Here lies the power in Oliver Stone’s vision. No pretenses. It is not too soon. It is what we need. We must accept and relate to this film. We need it now more than ever, in light of current world events. We must dig deep for the passions that filled us on September 11, 2001. We must get back the fierce bravery we embraced when terrorists struck our shores and fight back again! And keep fighting back, for our country and all those oppressed by the bullies of this world!
Franklin Graham describes that day in his book The Name, as such:
“The extent of the devastation was greater than the loss at Pearl Harbor. I knew the nation would soon be at war against evil. Not that we would do so to seek revenge, but to defend our very way of life. For too long Americans had seemed immune while France, Israel, South Africa, Russia, Bosnia, and Great Britain experienced terrorism. Now our own shores had been attacked in an attempt to destroy the heart of what our nation represents: economic, personal, and—above all—religious freedom.
Considering our opponents—individuals said to represent Islam—I knew a war driven by religious passions would not be as quick and direct as the Gulf War. I knew that this cowardly attack had at its heart spiritual implications that would take this nation months, if not years, to understand. This war was really just another in a long history of battles related to the name of The Lord Jesus Christ.”
“We live in a world filled with evil and contaminated by sin. Although we are shocked by tragedies, despicable and heinous acts should not surprise us as much as they do. Without the redeeming power of God, the human heart is a sewer of sinful desires and schemes. As Jesus once said, “A good man out of the good treasures of his heart brings forth good things, and an evil man out of the evil treasure brings forth evil things.”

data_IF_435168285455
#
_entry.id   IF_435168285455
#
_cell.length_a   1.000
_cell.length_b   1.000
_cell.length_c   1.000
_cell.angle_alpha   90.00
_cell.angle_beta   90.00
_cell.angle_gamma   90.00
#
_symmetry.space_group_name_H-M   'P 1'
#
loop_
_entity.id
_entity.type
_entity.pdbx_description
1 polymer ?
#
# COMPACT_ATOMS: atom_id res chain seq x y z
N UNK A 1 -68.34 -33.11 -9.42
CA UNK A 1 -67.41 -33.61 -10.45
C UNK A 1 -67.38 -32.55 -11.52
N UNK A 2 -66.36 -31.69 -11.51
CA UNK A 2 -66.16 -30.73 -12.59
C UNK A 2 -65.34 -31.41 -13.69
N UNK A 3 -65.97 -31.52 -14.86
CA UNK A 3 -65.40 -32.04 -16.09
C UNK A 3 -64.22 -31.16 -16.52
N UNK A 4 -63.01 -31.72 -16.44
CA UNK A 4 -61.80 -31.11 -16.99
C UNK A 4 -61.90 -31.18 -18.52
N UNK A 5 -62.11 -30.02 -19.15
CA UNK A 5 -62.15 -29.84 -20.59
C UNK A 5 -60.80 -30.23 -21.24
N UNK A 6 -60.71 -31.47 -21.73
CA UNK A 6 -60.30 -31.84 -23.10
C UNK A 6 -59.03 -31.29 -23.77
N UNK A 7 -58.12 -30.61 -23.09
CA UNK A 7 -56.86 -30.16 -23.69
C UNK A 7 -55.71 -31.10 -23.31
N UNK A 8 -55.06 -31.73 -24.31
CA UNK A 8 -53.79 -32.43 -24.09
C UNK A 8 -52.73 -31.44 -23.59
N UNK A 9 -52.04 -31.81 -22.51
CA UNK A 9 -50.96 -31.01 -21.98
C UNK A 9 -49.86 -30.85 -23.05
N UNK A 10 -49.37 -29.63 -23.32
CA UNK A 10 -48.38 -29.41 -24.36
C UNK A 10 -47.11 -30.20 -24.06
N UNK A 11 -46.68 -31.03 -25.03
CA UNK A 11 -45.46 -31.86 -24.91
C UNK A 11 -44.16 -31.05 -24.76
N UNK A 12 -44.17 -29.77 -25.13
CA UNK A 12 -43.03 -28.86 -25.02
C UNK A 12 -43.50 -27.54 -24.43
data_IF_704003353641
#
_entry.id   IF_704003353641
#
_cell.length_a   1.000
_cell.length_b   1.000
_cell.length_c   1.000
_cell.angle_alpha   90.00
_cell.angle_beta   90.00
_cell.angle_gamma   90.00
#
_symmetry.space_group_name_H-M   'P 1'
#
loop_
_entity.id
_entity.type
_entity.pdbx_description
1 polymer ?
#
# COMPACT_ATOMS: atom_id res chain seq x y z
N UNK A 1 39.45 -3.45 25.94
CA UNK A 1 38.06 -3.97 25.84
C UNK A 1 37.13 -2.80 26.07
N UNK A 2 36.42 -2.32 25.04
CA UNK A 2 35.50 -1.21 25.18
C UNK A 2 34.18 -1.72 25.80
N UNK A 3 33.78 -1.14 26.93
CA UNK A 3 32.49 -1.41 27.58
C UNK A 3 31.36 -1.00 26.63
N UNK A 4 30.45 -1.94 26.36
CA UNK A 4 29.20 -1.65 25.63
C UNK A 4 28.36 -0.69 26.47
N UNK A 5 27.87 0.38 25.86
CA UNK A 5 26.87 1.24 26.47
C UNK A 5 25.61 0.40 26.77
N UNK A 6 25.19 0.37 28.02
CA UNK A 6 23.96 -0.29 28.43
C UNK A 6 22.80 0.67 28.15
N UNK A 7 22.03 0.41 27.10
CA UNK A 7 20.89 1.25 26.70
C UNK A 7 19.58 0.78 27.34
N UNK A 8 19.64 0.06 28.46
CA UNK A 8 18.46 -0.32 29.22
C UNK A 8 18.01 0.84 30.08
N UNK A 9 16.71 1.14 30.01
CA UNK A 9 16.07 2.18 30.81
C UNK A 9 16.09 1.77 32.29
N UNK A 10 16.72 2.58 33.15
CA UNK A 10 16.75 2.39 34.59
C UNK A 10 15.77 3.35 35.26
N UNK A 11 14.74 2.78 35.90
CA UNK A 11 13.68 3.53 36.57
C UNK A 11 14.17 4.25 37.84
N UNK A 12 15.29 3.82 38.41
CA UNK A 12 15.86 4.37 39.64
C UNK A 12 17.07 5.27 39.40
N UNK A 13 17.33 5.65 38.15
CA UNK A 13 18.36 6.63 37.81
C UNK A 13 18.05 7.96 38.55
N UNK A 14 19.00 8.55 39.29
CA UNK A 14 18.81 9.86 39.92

As scripture teaches, God can take the most difficult trials in life and use them for good. The terrorists struck at America on behalf of their ‘god.’ They had intended evil. But God Almighty used this tragic event to send healing and comfort through the good News of His Son throughout the world.”
—Graham acknowledging Almighty God, Memorial Service, Washington, D.C., 10 a.m., September 14, 2001
From The US Department of State, Victims and Heros of September 11 Web site:
“September 11 created a new generation of heroes for America and the world. They came from diverse cultures, and many from faraway lands, but on September 11—whether they perished in the attacks or bore witness—all were victims and each was a hero. From Pakistan, India, China and Nigeria, their stories are remarkably the same. A human being, not a nationality, saw strangers in need, and in many cases risked—and gave—their own life in order to save another. The global heroes of September 11 spoke different languages, but shared a common humanity.
An estimated 2,830 people died or are missing in the aftermath of the attack on the World Trade Center. Ninety-eight percent of those victims were at work, and the youngest was only 2 ½ years old. One in six—494—are reportedly either foreigners or Americans with dual citizenship, hailing from more than 90 countries. In the attack on the Pentagon, 189 were killed, and in a field in Pennsylvania, another 45 died when their plane plummeted to Earth due to the efforts of a small group of heroes who wanted to avert another crash into a building full of people.
Whether they were in New York, Virginia or Pennsylvania, the victims and heroes of September 11 represent the diversity that is America and the world.”
Go out, see “World Trade Center” more than once. Show your support. Get copies of this film to share with children, grandchildren, great grandchildren, so they will never forget 9/11… never forget… Never Forget!
Violence: Moderate / Profanity: Minor / Sex/Nudity: None
See list of Relevant Issues—questions-and-answers.